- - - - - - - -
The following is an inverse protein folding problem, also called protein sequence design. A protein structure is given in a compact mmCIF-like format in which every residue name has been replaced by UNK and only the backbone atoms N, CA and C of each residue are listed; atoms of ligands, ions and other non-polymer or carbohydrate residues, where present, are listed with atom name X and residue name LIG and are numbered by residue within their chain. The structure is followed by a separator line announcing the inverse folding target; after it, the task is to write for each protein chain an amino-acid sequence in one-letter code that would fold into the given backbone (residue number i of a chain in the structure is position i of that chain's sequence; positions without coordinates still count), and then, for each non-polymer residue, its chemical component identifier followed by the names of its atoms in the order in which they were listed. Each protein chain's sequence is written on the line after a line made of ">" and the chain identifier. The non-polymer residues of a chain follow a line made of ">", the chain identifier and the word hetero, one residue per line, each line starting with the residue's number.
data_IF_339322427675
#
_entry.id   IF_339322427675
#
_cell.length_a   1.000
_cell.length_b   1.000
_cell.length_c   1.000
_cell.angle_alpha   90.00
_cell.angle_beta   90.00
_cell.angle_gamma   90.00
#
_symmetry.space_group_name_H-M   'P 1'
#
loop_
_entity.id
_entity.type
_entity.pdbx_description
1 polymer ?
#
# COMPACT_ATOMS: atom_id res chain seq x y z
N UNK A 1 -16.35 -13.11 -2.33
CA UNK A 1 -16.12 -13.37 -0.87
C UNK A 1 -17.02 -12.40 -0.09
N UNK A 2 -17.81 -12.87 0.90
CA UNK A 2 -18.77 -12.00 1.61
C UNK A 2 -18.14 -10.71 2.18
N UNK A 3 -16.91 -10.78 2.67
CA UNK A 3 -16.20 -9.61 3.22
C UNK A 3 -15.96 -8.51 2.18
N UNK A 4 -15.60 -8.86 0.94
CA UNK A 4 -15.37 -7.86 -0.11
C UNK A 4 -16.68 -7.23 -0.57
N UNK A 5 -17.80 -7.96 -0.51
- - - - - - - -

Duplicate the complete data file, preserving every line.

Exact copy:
The following is an inverse protein folding problem, also called protein sequence design. A protein structure is given in a compact mmCIF-like format in which every residue name has been replaced by UNK and only the backbone atoms N, CA and C of each residue are listed; atoms of ligands, ions and other non-polymer or carbohydrate residues, where present, are listed with atom name X and residue name LIG and are numbered by residue within their chain. The structure is followed by a separator line announcing the inverse folding target; after it, the task is to write for each protein chain an amino-acid sequence in one-letter code that would fold into the given backbone (residue number i of a chain in the structure is position i of that chain's sequence; positions without coordinates still count), and then, for each non-polymer residue, its chemical component identifier followed by the names of its atoms in the order in which they were listed. Each protein chain's sequence is written on the line after a line made of ">" and the chain identifier. The non-polymer residues of a chain follow a line made of ">", the chain identifier and the word hetero, one residue per line, each line starting with the residue's number.
data_IF_339322427675
#
_entry.id   IF_339322427675
#
_cell.length_a   1.000
_cell.length_b   1.000
_cell.length_c   1.000
_cell.angle_alpha   90.00
_cell.angle_beta   90.00
_cell.angle_gamma   90.00
#
_symmetry.space_group_name_H-M   'P 1'
#
loop_
_entity.id
_entity.type
_entity.pdbx_description
1 polymer ?
#
# COMPACT_ATOMS: atom_id res chain seq x y z
N UNK A 1 -16.35 -13.11 -2.33
CA UNK A 1 -16.12 -13.37 -0.87
C UNK A 1 -17.02 -12.40 -0.09
N UNK A 2 -17.81 -12.87 0.90
CA UNK A 2 -18.77 -12.00 1.61
C UNK A 2 -18.14 -10.71 2.18
N UNK A 3 -16.91 -10.78 2.67
CA UNK A 3 -16.20 -9.61 3.22
C UNK A 3 -15.96 -8.51 2.18
N UNK A 4 -15.60 -8.86 0.94
CA UNK A 4 -15.37 -7.86 -0.11
C UNK A 4 -16.68 -7.23 -0.57
N UNK A 5 -17.80 -7.96 -0.51